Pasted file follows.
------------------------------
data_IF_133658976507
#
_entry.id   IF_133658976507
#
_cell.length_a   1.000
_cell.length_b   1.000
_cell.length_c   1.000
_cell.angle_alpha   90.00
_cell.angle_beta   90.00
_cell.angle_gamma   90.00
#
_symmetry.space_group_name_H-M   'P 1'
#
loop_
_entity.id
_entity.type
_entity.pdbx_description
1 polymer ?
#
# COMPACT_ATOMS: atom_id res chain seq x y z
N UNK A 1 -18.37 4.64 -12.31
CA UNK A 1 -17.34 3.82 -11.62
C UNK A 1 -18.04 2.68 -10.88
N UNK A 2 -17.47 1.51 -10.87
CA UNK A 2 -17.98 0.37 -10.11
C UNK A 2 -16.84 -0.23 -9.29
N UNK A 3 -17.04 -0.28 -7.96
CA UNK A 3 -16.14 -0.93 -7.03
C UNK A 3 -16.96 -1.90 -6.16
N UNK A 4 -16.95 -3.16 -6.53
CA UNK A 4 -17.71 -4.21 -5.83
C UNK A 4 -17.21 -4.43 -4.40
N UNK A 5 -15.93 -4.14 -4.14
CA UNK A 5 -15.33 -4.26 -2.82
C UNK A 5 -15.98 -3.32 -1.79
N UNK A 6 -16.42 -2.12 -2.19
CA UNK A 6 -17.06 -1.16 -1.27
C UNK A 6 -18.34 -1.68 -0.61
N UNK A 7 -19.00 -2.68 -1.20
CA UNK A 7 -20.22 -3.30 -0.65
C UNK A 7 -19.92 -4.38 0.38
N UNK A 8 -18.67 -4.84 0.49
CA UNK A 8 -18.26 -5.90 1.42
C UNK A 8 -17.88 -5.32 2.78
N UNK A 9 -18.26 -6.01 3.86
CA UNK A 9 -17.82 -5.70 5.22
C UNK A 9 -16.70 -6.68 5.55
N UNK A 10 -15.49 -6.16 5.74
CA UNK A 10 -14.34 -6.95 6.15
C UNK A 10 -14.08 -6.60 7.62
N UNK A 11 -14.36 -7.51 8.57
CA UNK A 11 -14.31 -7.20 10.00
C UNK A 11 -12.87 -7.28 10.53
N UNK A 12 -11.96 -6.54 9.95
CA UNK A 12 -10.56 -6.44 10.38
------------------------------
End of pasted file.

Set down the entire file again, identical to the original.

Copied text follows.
data_IF_133658976507
#
_entry.id   IF_133658976507
#
_cell.length_a   1.000
_cell.length_b   1.000
_cell.length_c   1.000
_cell.angle_alpha   90.00
_cell.angle_beta   90.00
_cell.angle_gamma   90.00
#
_symmetry.space_group_name_H-M   'P 1'
#
loop_
_entity.id
_entity.type
_entity.pdbx_description
1 polymer ?
#
# COMPACT_ATOMS: atom_id res chain seq x y z
N UNK A 1 -18.37 4.64 -12.31
CA UNK A 1 -17.34 3.82 -11.62
C UNK A 1 -18.04 2.68 -10.88
N UNK A 2 -17.47 1.51 -10.87
CA UNK A 2 -17.98 0.37 -10.11
C UNK A 2 -16.84 -0.23 -9.29
N UNK A 3 -17.04 -0.28 -7.96
CA UNK A 3 -16.14 -0.93 -7.03
C UNK A 3 -16.96 -1.90 -6.16
N UNK A 4 -16.95 -3.16 -6.53
CA UNK A 4 -17.71 -4.21 -5.83
C UNK A 4 -17.21 -4.43 -4.40
N UNK A 5 -15.93 -4.14 -4.14
CA UNK A 5 -15.33 -4.26 -2.82
C UNK A 5 -15.98 -3.32 -1.79
N UNK A 6 -16.42 -2.12 -2.19
CA UNK A 6 -17.06 -1.16 -1.27
C UNK A 6 -18.34 -1.68 -0.61
N UNK A 7 -19.00 -2.68 -1.20
CA UNK A 7 -20.22 -3.30 -0.65
C UNK A 7 -19.92 -4.38 0.38
N UNK A 8 -18.67 -4.84 0.49
CA UNK A 8 -18.26 -5.90 1.42
C UNK A 8 -17.88 -5.32 2.78
N UNK A 9 -18.26 -6.01 3.86
CA UNK A 9 -17.82 -5.70 5.22
C UNK A 9 -16.70 -6.68 5.55
N UNK A 10 -15.49 -6.16 5.74
CA UNK A 10 -14.34 -6.95 6.15
C UNK A 10 -14.08 -6.60 7.62
N UNK A 11 -14.36 -7.51 8.57
CA UNK A 11 -14.31 -7.20 10.00
C UNK A 11 -12.87 -7.28 10.53
N UNK A 12 -11.96 -6.54 9.95
CA UNK A 12 -10.56 -6.44 10.38